Data-mature companies use data to grow and improve the entire organization. An MIT Sloan Management Review study laid out the different levels of data maturity a company can pass through: aspirational, experienced and transformed.

Aspirational companies collect data throughout their organizations, but they only use that information to measure how effective a decision was rather than to actually drivetheir decisions. Experienced companies use previously collected data to make decisions for the future. Data is integrated into some (but not all) business development aspects and functions.

Finally, transformed companies use data in virtually every aspect of the business, especially for making decisions in the moment and for the future. They often discover new products and services that transform their industries.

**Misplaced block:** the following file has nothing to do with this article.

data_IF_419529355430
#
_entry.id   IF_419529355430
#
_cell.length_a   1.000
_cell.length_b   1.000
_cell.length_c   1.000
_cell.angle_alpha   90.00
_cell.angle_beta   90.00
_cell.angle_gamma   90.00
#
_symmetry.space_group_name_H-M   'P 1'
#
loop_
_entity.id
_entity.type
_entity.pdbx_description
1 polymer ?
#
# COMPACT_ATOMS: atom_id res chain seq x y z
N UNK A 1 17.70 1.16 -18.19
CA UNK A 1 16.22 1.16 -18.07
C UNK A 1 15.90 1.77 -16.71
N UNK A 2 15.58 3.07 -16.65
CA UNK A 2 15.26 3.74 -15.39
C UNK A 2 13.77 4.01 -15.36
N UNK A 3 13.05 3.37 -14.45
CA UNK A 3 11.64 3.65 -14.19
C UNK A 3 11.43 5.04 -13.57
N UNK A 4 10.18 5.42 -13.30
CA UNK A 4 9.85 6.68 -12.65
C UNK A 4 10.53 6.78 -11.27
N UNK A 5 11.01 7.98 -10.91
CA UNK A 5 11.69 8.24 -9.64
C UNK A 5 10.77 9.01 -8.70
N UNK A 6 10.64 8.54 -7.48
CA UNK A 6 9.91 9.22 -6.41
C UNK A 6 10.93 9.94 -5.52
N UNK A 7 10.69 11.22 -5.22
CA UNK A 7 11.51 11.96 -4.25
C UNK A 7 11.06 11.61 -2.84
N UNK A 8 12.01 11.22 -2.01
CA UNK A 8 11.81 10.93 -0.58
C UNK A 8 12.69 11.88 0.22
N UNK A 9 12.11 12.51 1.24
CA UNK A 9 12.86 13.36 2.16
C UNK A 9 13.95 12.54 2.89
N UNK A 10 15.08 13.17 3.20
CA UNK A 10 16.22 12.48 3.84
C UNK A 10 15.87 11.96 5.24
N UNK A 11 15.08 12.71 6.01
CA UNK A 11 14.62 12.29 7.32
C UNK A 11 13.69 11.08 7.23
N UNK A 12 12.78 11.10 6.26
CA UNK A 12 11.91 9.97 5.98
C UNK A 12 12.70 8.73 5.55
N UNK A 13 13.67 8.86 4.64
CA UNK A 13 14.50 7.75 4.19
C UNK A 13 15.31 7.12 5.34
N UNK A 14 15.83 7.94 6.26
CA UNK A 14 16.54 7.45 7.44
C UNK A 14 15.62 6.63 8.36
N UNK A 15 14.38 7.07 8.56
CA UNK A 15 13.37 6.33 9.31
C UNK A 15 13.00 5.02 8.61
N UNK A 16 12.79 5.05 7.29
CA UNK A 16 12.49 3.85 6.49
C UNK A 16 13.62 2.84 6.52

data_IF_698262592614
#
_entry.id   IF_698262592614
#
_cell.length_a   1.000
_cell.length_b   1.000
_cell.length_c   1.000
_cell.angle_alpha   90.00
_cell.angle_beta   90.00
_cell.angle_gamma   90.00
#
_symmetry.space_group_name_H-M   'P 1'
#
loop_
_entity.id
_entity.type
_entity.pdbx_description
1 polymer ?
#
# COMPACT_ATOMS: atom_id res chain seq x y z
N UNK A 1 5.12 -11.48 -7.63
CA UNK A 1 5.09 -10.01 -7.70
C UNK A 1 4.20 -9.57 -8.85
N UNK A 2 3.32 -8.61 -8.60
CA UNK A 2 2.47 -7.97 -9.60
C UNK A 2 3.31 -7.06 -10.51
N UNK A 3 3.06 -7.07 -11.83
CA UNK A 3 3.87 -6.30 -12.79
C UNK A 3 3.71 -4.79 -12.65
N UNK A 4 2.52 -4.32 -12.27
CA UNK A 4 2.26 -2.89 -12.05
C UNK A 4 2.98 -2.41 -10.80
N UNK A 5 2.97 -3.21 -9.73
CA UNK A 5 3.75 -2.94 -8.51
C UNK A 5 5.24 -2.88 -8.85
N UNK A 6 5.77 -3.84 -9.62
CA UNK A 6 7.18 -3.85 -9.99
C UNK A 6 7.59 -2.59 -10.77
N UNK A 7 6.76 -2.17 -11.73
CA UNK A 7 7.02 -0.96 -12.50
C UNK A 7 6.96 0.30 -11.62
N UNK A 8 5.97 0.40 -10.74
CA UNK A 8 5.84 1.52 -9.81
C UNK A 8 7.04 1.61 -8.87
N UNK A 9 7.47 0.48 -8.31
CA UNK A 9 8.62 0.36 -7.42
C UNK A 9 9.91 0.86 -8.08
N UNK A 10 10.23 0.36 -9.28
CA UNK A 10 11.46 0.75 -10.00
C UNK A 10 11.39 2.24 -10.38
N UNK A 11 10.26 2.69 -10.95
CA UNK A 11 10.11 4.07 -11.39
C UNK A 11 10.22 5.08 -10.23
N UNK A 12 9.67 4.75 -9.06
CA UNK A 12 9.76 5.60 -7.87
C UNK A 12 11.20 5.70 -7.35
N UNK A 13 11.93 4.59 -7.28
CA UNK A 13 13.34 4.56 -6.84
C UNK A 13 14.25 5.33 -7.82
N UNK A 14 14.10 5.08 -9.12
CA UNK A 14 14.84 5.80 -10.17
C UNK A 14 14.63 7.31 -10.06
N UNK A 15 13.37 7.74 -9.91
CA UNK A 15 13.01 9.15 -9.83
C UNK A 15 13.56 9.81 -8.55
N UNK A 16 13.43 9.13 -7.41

It’s important to understand where your company stands on this scale so you know what needs to be done to advance — or mature — and strengthen your business practices. Begin with these steps:

1. Evaluate where your company stands.

To identify where your company stands on the data-maturity scale, you need to dive deep into your unique situation. Ask yourself whether:

  • Your current data structure gives you consistent information.
  • You have tools installed that provide data assistance.
  • You’re paying for data applications that are tailored to your industry and business model.

Then, determine whether you:

  • Make business decisions based on data findings.
  • Get attention outside of your business for your use of data.
  • Are directed toward innovation based on your data.

Use your answers to identify your place on the scale above.